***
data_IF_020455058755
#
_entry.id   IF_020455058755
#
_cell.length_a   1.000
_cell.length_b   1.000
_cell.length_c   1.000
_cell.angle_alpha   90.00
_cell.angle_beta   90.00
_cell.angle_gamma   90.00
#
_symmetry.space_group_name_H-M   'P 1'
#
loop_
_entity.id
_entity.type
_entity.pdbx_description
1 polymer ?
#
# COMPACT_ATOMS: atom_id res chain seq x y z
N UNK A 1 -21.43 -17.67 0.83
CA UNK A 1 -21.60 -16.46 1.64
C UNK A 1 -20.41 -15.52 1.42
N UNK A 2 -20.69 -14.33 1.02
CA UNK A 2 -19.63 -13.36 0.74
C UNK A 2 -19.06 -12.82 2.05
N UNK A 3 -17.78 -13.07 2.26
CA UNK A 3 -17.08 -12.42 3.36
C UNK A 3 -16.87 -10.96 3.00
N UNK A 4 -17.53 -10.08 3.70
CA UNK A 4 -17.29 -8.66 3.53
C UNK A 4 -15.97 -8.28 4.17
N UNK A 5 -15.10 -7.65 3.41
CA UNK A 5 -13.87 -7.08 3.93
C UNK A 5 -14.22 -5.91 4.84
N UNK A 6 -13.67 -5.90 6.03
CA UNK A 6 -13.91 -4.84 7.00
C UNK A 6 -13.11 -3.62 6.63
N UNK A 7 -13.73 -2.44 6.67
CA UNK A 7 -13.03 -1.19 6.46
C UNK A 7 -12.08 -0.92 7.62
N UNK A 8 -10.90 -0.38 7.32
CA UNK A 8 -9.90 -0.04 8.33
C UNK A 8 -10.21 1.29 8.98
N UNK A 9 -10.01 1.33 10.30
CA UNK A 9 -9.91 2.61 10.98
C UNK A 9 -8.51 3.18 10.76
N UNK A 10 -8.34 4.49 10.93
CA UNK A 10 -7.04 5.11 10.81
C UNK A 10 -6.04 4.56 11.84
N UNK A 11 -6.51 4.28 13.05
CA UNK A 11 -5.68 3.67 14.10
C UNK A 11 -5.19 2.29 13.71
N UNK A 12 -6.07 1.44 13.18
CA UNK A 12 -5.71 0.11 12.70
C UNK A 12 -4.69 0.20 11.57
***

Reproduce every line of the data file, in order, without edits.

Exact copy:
data_IF_020455058755
#
_entry.id   IF_020455058755
#
_cell.length_a   1.000
_cell.length_b   1.000
_cell.length_c   1.000
_cell.angle_alpha   90.00
_cell.angle_beta   90.00
_cell.angle_gamma   90.00
#
_symmetry.space_group_name_H-M   'P 1'
#
loop_
_entity.id
_entity.type
_entity.pdbx_description
1 polymer ?
#
# COMPACT_ATOMS: atom_id res chain seq x y z
N UNK A 1 -21.43 -17.67 0.83
CA UNK A 1 -21.60 -16.46 1.64
C UNK A 1 -20.41 -15.52 1.42
N UNK A 2 -20.69 -14.33 1.02
CA UNK A 2 -19.63 -13.36 0.74
C UNK A 2 -19.06 -12.82 2.05
N UNK A 3 -17.78 -13.07 2.26
CA UNK A 3 -17.08 -12.42 3.36
C UNK A 3 -16.87 -10.96 3.00
N UNK A 4 -17.53 -10.08 3.70
CA UNK A 4 -17.29 -8.66 3.53
C UNK A 4 -15.97 -8.28 4.17
N UNK A 5 -15.10 -7.65 3.41
CA UNK A 5 -13.87 -7.08 3.93
C UNK A 5 -14.22 -5.91 4.84
N UNK A 6 -13.67 -5.90 6.03
CA UNK A 6 -13.91 -4.84 7.00
C UNK A 6 -13.11 -3.62 6.63
N UNK A 7 -13.73 -2.44 6.67
CA UNK A 7 -13.03 -1.19 6.46
C UNK A 7 -12.08 -0.92 7.62
N UNK A 8 -10.90 -0.38 7.32
CA UNK A 8 -9.90 -0.04 8.33
C UNK A 8 -10.21 1.29 8.98
N UNK A 9 -10.01 1.33 10.30
CA UNK A 9 -9.91 2.61 10.98
C UNK A 9 -8.51 3.18 10.76
N UNK A 10 -8.34 4.49 10.93
CA UNK A 10 -7.04 5.11 10.81
C UNK A 10 -6.04 4.56 11.84
N UNK A 11 -6.51 4.28 13.05
CA UNK A 11 -5.68 3.67 14.10
C UNK A 11 -5.19 2.29 13.71
N UNK A 12 -6.07 1.44 13.18
CA UNK A 12 -5.71 0.11 12.70
C UNK A 12 -4.69 0.20 11.57